Biblical Archaeology Review 42:2, March/April 2016

Archaeological Views: Magical Cures for Crying Infants

By David Bosworth

Magic rituals for soothing crying babies have survived from ancient Mesopotamia. Walter Farber has edited two Old Babylonian baby incantations of uncertain provenance and several Neo-Assyrian magical rituals on a tablet found at Nineveh.1 All the texts are in Akkadian dialects, and the tablet from Nineveh was part of the learning of the magical expert. New parents who suffer the stress-inducing, sleep-depriving effects of infant cries might like to know: Does this magic work?

Most likely, the magical rituals were effective, but not for the reasons its practitioners may have imagined.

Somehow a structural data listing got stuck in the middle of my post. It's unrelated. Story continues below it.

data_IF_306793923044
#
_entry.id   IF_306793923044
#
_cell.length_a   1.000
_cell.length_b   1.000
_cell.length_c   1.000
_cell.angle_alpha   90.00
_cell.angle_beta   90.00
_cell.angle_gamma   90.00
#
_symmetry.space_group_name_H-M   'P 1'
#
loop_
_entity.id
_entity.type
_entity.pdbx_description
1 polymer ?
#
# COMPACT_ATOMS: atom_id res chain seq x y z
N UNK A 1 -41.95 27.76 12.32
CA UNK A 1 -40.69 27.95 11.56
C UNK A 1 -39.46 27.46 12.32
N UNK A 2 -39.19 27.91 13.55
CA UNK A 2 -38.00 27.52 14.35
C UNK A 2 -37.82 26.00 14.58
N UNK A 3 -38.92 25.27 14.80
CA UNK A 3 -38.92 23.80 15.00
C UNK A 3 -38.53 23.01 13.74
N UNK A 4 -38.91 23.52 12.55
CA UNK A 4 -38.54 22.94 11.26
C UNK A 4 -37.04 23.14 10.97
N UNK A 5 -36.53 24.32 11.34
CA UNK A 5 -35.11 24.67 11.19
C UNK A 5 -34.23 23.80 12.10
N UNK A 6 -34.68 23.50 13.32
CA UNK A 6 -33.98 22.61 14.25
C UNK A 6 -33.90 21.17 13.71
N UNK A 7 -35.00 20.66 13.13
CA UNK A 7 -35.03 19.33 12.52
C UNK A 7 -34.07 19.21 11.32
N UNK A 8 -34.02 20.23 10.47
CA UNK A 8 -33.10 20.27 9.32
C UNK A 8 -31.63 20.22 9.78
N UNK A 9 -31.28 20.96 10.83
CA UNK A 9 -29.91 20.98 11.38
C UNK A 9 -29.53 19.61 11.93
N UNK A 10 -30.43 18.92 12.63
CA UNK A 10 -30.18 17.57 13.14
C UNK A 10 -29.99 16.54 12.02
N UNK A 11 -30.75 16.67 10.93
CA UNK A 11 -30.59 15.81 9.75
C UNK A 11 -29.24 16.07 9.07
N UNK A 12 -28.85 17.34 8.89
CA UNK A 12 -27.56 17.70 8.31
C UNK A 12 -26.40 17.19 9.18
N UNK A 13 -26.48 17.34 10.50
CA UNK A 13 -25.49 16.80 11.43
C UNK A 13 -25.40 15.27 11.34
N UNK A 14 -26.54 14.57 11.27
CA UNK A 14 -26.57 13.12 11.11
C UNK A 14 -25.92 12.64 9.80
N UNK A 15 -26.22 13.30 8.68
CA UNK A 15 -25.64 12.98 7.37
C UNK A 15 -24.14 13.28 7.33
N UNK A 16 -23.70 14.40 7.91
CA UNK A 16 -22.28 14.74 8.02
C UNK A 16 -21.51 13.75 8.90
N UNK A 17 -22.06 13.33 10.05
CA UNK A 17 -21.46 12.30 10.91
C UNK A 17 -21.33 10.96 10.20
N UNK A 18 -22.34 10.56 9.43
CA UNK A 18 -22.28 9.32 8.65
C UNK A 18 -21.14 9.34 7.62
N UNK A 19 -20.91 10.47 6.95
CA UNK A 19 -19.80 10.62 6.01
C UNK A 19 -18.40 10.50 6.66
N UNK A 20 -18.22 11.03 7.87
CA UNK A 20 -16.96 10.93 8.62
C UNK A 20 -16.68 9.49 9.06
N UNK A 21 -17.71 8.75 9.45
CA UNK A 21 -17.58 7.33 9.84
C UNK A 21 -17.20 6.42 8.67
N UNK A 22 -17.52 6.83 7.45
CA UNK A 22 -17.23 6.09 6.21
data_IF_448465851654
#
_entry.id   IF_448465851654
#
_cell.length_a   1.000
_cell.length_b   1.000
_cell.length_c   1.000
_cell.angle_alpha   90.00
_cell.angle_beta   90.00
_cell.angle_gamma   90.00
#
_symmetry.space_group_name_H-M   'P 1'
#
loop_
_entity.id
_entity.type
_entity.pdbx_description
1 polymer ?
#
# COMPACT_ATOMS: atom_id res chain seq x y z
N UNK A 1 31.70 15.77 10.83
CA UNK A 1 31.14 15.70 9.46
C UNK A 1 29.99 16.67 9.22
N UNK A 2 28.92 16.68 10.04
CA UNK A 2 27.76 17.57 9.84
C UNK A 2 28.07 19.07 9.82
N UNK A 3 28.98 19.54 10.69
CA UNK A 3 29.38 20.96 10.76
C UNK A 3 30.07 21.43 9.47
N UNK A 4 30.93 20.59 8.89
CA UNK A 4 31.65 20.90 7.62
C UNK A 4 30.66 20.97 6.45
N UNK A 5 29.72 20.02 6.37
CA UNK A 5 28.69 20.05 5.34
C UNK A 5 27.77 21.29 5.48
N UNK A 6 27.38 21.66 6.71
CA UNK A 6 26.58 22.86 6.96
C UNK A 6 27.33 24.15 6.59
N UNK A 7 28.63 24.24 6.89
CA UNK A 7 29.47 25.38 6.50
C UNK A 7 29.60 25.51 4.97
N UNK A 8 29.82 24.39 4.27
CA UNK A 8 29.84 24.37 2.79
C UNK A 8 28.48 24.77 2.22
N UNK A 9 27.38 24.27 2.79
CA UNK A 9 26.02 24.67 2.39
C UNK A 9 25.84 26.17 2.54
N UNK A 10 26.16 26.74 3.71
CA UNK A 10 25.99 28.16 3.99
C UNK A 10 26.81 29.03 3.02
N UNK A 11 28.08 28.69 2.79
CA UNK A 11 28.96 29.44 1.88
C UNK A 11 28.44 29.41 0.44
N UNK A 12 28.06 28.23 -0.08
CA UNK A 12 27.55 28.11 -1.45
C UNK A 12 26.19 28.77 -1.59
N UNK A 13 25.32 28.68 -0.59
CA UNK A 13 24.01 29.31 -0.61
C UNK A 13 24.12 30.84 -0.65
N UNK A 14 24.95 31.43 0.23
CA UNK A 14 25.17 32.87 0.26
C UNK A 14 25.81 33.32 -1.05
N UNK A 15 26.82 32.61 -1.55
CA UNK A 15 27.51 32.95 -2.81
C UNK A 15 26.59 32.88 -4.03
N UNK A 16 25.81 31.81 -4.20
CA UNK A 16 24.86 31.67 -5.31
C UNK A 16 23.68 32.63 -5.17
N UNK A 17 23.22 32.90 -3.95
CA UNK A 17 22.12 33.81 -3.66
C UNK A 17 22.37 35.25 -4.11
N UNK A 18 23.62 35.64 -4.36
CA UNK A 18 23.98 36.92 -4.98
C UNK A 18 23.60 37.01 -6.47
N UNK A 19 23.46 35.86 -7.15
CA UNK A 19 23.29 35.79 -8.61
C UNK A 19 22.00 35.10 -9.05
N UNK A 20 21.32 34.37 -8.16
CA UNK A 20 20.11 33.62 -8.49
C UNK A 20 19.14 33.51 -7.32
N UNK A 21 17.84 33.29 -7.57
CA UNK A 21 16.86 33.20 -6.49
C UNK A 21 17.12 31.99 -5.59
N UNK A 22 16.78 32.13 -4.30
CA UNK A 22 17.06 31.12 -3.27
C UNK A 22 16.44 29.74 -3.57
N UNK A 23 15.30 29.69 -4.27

Incantations often are attributed to one or more deities because the texts were understood to be divinely created and revealed spells that had the power to calm crying infants. The accompanying rituals often involve touching the infant (e.g., anointing with oil) and reciting (perhaps singing or chanting) the prayer multiple times. These rituals may have been effective because babies respond to touch and the human voice more than other noises. Furthermore, they enjoy singing more than speech.

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